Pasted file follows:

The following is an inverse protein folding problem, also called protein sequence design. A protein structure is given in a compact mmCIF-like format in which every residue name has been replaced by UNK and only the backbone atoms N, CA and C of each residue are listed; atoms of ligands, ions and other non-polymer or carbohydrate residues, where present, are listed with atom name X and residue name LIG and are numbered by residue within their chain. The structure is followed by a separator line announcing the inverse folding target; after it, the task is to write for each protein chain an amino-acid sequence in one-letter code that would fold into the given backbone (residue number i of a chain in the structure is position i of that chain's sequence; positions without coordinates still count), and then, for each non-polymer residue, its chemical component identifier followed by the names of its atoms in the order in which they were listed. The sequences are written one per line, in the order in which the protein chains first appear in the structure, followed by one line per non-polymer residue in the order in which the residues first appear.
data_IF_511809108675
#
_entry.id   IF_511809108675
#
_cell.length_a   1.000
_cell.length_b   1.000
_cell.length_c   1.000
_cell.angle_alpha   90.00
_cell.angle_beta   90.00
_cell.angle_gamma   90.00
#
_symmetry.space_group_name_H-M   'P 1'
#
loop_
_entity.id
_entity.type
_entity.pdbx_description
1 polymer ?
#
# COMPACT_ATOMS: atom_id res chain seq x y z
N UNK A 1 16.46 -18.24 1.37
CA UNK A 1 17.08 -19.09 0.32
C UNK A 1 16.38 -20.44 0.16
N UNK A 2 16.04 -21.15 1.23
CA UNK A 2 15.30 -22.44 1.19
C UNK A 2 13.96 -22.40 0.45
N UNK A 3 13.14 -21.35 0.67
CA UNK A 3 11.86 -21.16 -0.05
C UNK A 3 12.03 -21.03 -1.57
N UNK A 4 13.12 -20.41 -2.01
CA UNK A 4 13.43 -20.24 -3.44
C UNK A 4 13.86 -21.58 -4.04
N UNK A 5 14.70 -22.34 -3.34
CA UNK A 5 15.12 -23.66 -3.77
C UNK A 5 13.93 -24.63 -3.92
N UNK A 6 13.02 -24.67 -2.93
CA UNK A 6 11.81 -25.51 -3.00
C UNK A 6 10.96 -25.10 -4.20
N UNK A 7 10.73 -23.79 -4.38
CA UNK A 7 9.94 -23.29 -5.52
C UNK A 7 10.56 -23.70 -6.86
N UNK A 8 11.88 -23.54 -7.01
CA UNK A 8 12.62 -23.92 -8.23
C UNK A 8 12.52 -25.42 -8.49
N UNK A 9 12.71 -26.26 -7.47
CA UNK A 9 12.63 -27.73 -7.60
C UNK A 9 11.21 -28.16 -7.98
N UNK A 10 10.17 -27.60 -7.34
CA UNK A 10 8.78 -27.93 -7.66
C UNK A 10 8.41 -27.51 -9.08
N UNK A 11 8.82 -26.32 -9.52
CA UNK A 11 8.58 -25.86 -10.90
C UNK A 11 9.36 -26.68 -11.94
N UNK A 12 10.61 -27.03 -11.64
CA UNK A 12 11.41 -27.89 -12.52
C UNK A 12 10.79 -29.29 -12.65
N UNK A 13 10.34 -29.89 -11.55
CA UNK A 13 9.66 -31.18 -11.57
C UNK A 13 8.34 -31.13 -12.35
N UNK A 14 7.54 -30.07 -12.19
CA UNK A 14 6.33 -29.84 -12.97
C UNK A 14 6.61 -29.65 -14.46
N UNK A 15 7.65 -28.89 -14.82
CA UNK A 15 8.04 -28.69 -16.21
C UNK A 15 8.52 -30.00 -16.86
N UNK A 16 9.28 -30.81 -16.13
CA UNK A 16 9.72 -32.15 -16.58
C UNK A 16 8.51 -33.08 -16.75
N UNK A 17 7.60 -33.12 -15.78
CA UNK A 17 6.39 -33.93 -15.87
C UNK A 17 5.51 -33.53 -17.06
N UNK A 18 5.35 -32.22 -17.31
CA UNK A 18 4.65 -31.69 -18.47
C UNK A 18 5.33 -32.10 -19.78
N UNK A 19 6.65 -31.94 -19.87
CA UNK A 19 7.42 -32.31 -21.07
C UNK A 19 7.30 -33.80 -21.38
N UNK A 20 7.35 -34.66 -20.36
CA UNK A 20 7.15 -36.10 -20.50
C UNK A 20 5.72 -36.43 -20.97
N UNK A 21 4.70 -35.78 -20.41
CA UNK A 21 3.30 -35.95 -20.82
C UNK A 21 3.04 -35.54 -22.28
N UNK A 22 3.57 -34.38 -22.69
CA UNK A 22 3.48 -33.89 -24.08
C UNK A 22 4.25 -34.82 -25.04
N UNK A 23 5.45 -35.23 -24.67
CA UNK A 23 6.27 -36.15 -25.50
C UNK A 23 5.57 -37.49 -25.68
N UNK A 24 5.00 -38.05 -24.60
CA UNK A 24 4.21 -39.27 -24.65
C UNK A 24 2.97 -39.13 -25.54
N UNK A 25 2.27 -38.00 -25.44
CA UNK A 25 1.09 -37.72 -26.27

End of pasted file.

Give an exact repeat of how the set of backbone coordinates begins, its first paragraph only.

The following is an inverse protein folding problem, also called protein sequence design. A protein structure is given in a compact mmCIF-like format in which every residue name has been replaced by UNK and only the backbone atoms N, CA and C of each residue are listed; atoms of ligands, ions and other non-polymer or carbohydrate residues, where present, are listed with atom name X and residue name LIG and are numbered by residue within their chain. The structure is followed by a separator line announcing the inverse folding target; after it, the task is to write for each protein chain an amino-acid sequence in one-letter code that would fold into the given backbone (residue number i of a chain in the structure is position i of that chain's sequence; positions without coordinates still count), and then, for each non-polymer residue, its chemical component identifier followed by the names of its atoms in the order in which they were listed. The sequences are written one per line, in the order in which the protein chains first appear in the structure, followed by one line per non-polymer residue in the order in which the residues first appear.